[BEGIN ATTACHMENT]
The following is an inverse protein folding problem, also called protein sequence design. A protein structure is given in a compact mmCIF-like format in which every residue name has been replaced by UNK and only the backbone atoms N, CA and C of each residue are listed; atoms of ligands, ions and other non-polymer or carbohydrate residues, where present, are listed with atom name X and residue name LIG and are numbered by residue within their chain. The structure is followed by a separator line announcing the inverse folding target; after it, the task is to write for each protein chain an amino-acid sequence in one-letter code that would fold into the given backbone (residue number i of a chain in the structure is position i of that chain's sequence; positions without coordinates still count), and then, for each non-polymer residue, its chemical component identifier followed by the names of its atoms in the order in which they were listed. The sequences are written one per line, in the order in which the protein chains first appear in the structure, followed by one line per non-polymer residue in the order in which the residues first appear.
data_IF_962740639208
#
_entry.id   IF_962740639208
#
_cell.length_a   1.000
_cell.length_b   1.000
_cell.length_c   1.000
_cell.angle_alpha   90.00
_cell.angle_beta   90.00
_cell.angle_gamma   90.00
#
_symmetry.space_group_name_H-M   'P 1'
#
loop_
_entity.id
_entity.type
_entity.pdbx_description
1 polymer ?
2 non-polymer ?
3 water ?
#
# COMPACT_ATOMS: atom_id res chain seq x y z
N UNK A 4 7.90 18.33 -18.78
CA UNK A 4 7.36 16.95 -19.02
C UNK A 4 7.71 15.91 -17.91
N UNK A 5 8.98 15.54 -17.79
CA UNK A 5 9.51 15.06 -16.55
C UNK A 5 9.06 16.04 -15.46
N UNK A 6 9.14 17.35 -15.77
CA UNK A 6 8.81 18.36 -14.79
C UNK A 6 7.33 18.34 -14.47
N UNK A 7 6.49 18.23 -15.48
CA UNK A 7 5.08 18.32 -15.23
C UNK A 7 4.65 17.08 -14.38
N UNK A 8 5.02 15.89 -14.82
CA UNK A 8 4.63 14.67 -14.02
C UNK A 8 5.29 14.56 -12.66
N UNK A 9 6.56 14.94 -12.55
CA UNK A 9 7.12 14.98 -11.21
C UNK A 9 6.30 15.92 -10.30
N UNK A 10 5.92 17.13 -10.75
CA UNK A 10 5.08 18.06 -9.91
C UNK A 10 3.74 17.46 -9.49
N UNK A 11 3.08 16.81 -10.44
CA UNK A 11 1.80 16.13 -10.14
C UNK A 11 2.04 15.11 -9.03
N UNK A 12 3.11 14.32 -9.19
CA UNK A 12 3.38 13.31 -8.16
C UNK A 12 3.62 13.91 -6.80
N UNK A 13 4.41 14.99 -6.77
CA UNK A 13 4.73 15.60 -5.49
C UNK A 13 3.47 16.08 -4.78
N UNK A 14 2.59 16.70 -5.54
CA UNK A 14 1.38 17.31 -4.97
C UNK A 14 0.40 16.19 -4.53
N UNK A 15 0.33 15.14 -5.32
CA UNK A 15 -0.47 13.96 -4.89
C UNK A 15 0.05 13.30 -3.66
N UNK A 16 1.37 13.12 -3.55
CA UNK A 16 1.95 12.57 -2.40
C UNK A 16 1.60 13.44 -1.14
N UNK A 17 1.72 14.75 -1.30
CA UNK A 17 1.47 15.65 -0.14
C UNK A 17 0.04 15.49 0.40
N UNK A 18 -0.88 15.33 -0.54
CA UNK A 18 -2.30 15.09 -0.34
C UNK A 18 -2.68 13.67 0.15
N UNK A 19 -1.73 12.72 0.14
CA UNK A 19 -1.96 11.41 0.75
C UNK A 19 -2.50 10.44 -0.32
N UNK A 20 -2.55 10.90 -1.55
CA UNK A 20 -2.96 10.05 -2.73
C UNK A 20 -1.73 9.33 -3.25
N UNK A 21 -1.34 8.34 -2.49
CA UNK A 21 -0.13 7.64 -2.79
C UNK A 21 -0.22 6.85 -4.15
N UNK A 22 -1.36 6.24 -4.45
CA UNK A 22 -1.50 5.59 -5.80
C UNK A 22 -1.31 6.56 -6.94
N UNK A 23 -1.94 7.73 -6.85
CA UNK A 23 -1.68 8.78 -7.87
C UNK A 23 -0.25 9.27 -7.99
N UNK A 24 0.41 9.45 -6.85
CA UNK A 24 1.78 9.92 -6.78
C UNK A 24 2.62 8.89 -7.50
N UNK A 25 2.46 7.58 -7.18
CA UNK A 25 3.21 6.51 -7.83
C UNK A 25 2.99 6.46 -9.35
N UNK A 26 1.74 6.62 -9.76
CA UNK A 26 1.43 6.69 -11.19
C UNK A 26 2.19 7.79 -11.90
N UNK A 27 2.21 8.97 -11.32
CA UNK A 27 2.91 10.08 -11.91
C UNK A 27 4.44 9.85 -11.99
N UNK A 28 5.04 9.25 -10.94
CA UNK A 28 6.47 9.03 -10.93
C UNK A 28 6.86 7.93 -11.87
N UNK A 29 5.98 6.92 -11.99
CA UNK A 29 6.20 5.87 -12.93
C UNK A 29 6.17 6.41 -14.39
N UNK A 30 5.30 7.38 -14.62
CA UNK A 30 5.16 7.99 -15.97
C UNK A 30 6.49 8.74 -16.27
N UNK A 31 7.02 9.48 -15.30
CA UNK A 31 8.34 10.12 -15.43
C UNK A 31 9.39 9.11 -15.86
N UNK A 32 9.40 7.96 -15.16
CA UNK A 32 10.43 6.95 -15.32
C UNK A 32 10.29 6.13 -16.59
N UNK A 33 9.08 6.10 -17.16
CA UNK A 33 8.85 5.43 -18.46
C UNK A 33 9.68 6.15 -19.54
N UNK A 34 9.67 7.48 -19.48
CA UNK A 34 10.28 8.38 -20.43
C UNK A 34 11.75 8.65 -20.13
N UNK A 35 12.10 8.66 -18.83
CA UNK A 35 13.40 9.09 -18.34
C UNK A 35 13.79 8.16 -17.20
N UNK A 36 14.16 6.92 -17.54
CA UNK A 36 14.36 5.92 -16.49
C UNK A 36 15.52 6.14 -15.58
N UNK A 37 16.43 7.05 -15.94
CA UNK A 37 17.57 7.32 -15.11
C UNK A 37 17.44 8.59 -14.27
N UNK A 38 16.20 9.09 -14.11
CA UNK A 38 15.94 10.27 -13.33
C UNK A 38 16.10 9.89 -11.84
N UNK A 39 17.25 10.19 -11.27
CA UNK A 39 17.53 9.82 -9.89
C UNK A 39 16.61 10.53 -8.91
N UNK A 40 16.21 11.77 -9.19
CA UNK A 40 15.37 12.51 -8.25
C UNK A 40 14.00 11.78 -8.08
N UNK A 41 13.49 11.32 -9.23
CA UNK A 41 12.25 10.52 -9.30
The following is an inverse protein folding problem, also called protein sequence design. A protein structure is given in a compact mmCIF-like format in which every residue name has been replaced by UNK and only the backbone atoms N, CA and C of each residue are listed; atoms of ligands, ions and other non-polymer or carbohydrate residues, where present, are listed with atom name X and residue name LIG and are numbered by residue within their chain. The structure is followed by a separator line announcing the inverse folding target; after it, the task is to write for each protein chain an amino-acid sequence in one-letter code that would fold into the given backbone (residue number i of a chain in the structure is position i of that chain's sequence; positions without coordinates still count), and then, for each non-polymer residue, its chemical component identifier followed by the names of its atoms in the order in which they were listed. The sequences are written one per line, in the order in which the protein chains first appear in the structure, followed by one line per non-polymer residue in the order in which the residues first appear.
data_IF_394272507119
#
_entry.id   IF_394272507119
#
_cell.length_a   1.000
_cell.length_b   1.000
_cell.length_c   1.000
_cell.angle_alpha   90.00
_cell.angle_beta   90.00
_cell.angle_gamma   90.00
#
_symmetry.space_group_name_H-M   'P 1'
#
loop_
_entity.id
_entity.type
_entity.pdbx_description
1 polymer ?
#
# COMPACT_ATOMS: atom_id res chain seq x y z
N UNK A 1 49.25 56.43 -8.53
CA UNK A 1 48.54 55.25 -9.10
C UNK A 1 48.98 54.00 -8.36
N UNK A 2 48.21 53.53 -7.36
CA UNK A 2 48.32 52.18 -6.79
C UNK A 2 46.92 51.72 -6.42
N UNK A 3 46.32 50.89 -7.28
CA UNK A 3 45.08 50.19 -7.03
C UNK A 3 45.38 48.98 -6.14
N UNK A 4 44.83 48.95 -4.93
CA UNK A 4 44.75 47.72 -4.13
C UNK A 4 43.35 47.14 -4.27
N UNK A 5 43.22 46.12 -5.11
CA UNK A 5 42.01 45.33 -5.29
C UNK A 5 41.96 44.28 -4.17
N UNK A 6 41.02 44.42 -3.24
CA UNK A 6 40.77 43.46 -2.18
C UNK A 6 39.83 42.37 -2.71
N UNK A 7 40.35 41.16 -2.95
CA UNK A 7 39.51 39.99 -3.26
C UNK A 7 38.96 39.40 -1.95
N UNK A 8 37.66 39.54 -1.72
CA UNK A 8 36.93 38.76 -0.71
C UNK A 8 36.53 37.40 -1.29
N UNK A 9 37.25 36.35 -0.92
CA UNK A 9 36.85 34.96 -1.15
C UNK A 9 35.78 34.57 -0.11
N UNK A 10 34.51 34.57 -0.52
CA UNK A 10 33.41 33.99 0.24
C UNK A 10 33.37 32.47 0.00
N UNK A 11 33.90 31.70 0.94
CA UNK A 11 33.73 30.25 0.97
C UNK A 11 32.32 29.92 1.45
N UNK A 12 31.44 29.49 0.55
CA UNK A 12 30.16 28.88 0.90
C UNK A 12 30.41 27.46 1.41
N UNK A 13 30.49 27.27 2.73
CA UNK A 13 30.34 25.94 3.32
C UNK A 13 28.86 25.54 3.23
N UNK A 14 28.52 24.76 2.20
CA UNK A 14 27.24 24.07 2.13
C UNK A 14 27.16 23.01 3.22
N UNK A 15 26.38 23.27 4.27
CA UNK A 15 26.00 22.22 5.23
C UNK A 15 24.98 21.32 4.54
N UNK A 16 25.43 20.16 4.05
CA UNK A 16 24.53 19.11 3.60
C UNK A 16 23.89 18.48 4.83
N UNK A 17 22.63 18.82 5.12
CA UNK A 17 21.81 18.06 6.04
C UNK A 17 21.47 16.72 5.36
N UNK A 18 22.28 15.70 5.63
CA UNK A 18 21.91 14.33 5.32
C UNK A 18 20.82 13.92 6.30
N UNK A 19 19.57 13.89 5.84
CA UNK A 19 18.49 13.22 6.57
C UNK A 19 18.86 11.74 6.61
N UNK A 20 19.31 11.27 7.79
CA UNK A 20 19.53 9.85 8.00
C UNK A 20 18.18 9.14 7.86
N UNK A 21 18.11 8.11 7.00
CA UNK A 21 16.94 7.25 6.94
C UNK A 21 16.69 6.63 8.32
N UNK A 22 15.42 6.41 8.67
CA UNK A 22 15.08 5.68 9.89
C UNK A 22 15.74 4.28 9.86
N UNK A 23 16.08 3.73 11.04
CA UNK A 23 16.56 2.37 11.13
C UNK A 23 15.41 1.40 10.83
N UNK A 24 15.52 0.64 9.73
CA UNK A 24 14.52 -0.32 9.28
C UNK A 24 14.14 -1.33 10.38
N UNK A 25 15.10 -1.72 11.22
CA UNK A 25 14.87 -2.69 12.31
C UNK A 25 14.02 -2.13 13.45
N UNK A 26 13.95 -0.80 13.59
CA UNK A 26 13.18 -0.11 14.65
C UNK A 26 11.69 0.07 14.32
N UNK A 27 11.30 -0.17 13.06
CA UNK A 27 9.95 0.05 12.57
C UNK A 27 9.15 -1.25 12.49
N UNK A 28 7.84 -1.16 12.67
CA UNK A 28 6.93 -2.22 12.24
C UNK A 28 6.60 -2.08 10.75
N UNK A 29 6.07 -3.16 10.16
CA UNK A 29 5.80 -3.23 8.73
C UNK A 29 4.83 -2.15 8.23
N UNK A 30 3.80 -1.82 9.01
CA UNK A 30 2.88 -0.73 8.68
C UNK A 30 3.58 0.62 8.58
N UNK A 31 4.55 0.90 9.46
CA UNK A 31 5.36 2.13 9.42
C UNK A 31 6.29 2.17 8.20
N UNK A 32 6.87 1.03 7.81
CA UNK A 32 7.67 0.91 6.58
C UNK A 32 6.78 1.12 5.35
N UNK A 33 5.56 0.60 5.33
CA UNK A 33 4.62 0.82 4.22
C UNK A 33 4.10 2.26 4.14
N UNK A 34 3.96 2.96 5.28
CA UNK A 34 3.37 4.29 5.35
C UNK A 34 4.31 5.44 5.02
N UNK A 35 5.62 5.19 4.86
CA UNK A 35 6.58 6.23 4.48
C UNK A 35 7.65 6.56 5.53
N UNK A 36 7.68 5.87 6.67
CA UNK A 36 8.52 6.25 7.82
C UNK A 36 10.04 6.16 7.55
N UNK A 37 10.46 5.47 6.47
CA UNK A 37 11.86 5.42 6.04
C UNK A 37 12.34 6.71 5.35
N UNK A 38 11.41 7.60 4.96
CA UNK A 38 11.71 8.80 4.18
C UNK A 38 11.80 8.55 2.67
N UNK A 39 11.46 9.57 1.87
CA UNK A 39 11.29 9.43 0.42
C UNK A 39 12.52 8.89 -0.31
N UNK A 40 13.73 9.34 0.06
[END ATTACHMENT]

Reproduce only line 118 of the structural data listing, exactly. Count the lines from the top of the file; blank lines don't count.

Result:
CA UNK A 35 13.40 9.09 -18.34